Labor Watch

Employee Rights Act Is Back

This week, Rep. Rick Allen (R-GA) and Sen. Tim Scott (R-SC) introduced the version of the Employee Rights Act (ERA) for the 118th Congress. The ERA seeks to be the pro-worker and pro-small-business response to Big Labor’s various coercive agendas, whether advanced through the Biden administration and National Labor Relations Board (NLRB) regulatory processes or congressional legislation like the Protecting the Right to Organize Act (PRO Act).

This version of the ERA has been tightened and narrowed in scope from the previous Congress’s. Out, among other elements, are provisions targeting union corruption by requiring disclosures of union “trust” finances and a provision increasing disclosures on union cards that other changes in ERA would render somewhat redundant. The remaining five provisions focus the legislation on increasing the power of workers over labor unions and the power of small business owners over ideologically motivated woke-left regulators like Labor Secretary nominee Julie Su.

The Provisions

The new, more narrowly focused Employee Rights Act contains five major provisions, each targeting an effort by the Biden administration, the NLRB, or other politicians loyal to supporters in Big Labor to expand or maintain union power over workers and small business owners.

As in every incarnation of the ERA, the new version requires that union organization decisions and strike authorizations be determined by secret-ballot votes of the workers themselves. NLRB General Counsel Jennifer Abruzzo, the former union lawyer appointed by President Joe Biden, is considering bringing cases to revive the so-called Joy Silk doctrine, which would create a de facto preference for card-check union organizing. The ERA would establish a statutory standard that would forever bury the doctrine and prevent activist bureaucrats like Abruzzo from trying to conjure it from the dead.

Congressional Democrats through the PRO Act and state-level Democrats in places like Michigan seek to reverse the gains made by right-to-work forces in the past decade, compelling more unwilling workers to pay union dues that fund those Democrats’ close political allies. The ERA would limit such involuntary funding and strike a blow against social justice unionism by requiring unions to obtain affirmative permission before using workers’ dues or compulsory fees for political and advocacy purposes.

The Biden Labor Department, in line with the “every job a factory job” agenda of its supporters in Big Labor, has pushed forward with regulations to restrict independent contracting and target the franchise-ownership business model with “joint employer” doctrine changes. Both changes would classify more workers as unionizable employees and hold easier-to-pressure national companies jointly liable for franchisees’ business practices. These changes are directly designed to conscript more workers into unions and weaken the petite bourgeoisie that supports the Biden administration’s political rivals across issue areas.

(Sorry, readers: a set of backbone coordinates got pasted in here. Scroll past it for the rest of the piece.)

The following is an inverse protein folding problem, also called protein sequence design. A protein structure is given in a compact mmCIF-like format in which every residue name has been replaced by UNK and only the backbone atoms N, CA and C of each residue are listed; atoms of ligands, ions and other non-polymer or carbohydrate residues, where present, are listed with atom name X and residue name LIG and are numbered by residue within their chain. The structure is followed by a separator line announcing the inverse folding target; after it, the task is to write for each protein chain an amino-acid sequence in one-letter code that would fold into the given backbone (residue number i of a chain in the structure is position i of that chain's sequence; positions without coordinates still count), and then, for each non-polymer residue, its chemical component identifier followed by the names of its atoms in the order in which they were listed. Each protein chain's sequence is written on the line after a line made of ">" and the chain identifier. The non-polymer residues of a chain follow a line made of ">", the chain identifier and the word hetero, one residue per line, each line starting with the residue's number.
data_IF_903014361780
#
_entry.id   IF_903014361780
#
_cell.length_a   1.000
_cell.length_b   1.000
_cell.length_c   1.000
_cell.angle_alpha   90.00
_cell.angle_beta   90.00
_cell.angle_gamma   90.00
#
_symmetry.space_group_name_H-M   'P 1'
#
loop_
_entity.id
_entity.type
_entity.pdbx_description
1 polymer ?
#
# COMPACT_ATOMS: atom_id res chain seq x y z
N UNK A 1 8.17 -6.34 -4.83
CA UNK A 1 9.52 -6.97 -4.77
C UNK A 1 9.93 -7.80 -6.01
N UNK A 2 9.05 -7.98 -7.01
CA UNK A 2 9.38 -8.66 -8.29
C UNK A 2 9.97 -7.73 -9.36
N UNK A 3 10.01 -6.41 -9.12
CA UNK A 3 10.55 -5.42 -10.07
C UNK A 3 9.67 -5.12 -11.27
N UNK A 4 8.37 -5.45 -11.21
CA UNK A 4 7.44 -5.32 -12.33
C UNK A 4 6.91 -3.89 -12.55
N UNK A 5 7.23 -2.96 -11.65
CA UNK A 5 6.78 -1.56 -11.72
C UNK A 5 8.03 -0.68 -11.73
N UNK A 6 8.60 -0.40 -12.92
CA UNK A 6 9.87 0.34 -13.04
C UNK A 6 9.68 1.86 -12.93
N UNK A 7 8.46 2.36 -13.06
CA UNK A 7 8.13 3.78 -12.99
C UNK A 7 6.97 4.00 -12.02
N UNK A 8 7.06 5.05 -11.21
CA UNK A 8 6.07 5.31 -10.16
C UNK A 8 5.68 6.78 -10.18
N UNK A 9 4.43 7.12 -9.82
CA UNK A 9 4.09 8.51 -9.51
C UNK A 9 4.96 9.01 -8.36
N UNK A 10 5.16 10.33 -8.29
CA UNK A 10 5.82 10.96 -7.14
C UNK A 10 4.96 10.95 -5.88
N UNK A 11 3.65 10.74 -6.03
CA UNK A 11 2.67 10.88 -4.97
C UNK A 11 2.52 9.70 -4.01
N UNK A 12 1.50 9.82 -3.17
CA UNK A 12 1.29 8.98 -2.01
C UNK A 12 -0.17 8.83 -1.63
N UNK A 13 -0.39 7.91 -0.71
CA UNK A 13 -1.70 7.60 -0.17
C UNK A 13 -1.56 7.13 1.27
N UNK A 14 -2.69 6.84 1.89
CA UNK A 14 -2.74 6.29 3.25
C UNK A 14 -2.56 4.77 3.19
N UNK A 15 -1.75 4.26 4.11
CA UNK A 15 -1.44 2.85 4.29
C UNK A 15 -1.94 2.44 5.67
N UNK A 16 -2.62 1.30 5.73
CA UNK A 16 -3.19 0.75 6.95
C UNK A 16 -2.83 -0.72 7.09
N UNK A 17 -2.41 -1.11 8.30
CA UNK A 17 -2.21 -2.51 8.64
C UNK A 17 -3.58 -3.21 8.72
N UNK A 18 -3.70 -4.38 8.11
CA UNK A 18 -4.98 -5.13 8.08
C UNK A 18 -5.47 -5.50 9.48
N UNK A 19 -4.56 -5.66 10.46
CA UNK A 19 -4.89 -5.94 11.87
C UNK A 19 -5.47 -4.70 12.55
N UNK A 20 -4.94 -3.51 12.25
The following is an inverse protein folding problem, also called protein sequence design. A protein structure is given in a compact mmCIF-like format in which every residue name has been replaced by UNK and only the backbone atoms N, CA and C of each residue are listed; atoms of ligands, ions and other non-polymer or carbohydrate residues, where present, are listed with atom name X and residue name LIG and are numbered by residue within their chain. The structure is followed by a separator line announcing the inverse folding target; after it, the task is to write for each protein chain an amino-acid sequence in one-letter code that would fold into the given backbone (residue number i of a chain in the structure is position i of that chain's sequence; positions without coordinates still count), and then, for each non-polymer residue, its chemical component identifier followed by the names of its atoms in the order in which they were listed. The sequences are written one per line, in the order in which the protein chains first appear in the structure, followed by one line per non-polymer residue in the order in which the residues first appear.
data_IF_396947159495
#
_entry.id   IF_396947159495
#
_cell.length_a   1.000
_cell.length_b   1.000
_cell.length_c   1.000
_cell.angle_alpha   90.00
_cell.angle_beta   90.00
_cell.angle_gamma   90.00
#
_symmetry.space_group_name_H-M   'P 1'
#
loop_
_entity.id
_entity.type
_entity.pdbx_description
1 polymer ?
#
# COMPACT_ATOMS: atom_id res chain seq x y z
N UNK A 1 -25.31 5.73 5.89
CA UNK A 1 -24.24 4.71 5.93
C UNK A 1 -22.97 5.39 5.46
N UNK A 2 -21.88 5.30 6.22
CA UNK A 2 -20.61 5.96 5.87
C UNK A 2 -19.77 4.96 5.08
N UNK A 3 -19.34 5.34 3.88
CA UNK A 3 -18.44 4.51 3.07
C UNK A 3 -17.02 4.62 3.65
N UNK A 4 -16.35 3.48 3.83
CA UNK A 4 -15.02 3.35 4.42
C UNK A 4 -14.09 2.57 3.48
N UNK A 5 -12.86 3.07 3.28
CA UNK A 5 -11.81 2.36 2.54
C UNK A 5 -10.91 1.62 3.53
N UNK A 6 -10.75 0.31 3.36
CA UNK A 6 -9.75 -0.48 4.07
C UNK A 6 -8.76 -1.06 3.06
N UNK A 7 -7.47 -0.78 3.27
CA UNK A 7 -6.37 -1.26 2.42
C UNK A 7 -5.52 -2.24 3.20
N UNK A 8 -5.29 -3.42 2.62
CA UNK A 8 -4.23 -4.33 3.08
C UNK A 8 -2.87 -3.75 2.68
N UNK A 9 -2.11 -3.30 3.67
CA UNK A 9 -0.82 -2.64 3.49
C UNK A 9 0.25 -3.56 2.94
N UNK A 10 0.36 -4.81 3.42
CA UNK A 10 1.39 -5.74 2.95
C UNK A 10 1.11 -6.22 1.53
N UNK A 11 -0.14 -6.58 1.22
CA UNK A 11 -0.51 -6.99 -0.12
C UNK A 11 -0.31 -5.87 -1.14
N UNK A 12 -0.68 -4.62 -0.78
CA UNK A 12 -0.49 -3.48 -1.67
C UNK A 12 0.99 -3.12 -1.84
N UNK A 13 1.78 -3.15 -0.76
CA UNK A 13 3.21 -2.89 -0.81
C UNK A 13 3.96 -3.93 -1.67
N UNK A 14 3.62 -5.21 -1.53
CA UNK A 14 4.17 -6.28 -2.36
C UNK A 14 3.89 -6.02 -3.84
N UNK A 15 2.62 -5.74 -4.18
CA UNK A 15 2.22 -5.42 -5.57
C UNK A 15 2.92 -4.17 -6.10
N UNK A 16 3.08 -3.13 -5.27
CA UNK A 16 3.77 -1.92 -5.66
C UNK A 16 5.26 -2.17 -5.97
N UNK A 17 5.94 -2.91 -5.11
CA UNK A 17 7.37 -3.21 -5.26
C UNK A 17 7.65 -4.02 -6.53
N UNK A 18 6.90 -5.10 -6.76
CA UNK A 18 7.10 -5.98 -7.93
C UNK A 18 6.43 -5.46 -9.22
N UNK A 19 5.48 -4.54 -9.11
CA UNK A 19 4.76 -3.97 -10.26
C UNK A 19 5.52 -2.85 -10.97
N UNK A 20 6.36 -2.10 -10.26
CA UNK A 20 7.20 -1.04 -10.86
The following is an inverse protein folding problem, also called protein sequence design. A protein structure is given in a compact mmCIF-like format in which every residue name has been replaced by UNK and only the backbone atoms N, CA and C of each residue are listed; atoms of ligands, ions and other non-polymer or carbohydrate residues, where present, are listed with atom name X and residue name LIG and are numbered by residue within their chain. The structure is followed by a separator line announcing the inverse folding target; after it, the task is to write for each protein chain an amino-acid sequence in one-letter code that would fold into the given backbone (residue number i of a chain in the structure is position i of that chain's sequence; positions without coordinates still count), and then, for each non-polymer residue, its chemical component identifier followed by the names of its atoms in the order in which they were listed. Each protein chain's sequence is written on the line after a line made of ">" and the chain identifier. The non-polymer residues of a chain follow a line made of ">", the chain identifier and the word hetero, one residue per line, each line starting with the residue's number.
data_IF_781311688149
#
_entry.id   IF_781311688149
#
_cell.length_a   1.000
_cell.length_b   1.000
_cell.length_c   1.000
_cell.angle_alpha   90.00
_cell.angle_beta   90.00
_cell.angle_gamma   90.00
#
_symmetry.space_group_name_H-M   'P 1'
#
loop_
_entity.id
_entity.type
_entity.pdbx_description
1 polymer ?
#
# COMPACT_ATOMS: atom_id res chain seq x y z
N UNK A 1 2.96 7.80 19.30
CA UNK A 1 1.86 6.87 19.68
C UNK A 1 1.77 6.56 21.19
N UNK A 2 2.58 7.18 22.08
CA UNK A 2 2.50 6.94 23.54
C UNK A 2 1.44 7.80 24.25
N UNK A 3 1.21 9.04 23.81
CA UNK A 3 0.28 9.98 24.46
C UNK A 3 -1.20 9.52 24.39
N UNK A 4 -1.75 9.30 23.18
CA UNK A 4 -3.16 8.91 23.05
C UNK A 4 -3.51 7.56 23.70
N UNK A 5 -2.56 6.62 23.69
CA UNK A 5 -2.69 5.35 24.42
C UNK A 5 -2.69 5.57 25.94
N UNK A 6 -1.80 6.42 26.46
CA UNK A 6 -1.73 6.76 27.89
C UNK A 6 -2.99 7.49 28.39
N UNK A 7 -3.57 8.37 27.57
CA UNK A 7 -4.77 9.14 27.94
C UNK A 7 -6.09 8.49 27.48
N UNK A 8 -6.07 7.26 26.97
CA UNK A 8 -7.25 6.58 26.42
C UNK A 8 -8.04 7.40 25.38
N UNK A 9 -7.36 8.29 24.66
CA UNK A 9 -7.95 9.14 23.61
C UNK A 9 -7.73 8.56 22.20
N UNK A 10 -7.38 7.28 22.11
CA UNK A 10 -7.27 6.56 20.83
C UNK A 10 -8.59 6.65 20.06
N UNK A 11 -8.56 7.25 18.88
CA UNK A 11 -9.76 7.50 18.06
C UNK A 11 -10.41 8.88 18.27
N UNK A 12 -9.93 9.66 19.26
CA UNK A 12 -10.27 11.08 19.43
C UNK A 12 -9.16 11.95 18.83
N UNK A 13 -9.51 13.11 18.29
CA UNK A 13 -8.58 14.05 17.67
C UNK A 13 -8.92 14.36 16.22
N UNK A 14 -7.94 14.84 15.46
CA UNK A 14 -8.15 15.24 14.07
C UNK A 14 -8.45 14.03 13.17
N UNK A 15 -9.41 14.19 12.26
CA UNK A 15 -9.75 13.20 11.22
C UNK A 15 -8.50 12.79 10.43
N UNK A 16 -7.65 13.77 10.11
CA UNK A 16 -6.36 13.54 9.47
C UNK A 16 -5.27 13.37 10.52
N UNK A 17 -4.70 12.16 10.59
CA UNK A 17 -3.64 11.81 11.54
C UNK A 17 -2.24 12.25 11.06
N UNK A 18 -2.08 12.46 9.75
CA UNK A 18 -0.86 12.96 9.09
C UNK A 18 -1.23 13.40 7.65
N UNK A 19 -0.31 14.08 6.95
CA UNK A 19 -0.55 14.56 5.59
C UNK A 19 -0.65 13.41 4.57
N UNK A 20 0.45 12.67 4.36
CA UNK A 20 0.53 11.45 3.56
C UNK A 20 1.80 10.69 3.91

Finally, the legislation would restrict the collection and use of private contact information by labor unions in organizing campaigns. These are modeled on the rules that the previous Congress’s version of the ERA would have enacted.

Searching for Support

The Employee Rights Act hopes to find support beyond the traditional business interests and ideological conservatives who have historically opposed organized labor’s coercive power. Prior ERA versions with similar proposals have polled well with the general electorate and with respondents from union households.

Even some groups that have sought to strengthen organized labor, like American Compass, have suggested and presented polling showing that union politics is the “number one obstacle to a robust American labor movement.” Shouldn’t the ERA’s political protections then be appealing?

Big Labor has an advantage over worker freedom advocates in corralling support for its labor-policy legislation: Its endorsements and resources are a pillar of the Democratic Party. This is why the U.S. Chamber of Commerce got to see all the Democrats it endorsed in the 2020 elections vote for the PRO Act. The cross-party support those members received from the business community could not compete with the institutional strength of Big Labor in the Democratic coalition.

The history of legislative efforts countering organized labor coercion since the New Deal established the law regime for American labor relations is not one of mighty business fighting plucky unionists. Instead, the story is more of Big Business reacting to and attempting to co-opt Big Labor, with workers, consumers, and small business owners squeezed between them.

Big Labor, especially today’s social-justice-unionism-motivated version of Big Labor, will not appreciate any effort to constrain its political activities or limit its powers. But, as has been demonstrated in state-level fights that saw right-to-work laws reversed in a Missouri ballot measure and the Michigan legislature, if the other side is unwilling to commit the resources to counter Big Labor, Big Labor will work its will.

The Employee Rights Act is now on the table. Will its supporters please now stand for it?

Michael Watson

Michael is Research Director for Capital Research Center and serves as the managing editor for InfluenceWatch. A graduate of the College of William and Mary, he previously worked for a…
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